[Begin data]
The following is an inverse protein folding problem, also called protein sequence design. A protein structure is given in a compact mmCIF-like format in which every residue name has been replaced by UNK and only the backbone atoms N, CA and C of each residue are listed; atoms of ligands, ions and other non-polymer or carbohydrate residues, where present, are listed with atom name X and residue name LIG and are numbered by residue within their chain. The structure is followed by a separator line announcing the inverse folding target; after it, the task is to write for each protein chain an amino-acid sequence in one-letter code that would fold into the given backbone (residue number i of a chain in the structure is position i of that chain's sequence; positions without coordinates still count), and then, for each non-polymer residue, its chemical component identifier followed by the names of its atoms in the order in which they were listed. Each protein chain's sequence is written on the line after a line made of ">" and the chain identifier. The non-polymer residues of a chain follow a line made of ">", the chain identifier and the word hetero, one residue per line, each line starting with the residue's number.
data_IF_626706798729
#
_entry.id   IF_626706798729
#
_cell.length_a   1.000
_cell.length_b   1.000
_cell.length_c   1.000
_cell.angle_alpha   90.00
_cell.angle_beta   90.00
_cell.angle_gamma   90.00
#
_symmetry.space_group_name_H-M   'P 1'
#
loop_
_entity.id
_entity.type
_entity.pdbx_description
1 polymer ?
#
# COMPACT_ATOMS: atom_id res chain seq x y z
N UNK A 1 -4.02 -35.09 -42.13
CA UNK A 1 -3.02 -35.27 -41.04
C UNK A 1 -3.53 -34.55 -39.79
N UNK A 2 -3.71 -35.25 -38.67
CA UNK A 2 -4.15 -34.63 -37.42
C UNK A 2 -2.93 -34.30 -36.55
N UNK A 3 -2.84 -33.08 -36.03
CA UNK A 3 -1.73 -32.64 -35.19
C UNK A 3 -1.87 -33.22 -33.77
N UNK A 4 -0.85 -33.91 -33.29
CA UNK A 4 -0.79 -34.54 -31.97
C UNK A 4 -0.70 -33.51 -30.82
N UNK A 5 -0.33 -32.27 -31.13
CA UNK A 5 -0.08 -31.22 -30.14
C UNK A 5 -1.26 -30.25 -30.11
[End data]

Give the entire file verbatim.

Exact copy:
The following is an inverse protein folding problem, also called protein sequence design. A protein structure is given in a compact mmCIF-like format in which every residue name has been replaced by UNK and only the backbone atoms N, CA and C of each residue are listed; atoms of ligands, ions and other non-polymer or carbohydrate residues, where present, are listed with atom name X and residue name LIG and are numbered by residue within their chain. The structure is followed by a separator line announcing the inverse folding target; after it, the task is to write for each protein chain an amino-acid sequence in one-letter code that would fold into the given backbone (residue number i of a chain in the structure is position i of that chain's sequence; positions without coordinates still count), and then, for each non-polymer residue, its chemical component identifier followed by the names of its atoms in the order in which they were listed. Each protein chain's sequence is written on the line after a line made of ">" and the chain identifier. The non-polymer residues of a chain follow a line made of ">", the chain identifier and the word hetero, one residue per line, each line starting with the residue's number.
data_IF_626706798729
#
_entry.id   IF_626706798729
#
_cell.length_a   1.000
_cell.length_b   1.000
_cell.length_c   1.000
_cell.angle_alpha   90.00
_cell.angle_beta   90.00
_cell.angle_gamma   90.00
#
_symmetry.space_group_name_H-M   'P 1'
#
loop_
_entity.id
_entity.type
_entity.pdbx_description
1 polymer ?
#
# COMPACT_ATOMS: atom_id res chain seq x y z
N UNK A 1 -4.02 -35.09 -42.13
CA UNK A 1 -3.02 -35.27 -41.04
C UNK A 1 -3.53 -34.55 -39.79
N UNK A 2 -3.71 -35.25 -38.67
CA UNK A 2 -4.15 -34.63 -37.42
C UNK A 2 -2.93 -34.30 -36.55
N UNK A 3 -2.84 -33.08 -36.03
CA UNK A 3 -1.73 -32.64 -35.19
C UNK A 3 -1.87 -33.22 -33.77
N UNK A 4 -0.85 -33.91 -33.29
CA UNK A 4 -0.79 -34.54 -31.97
C UNK A 4 -0.70 -33.51 -30.82
N UNK A 5 -0.33 -32.27 -31.13
CA UNK A 5 -0.08 -31.22 -30.14
C UNK A 5 -1.26 -30.25 -30.11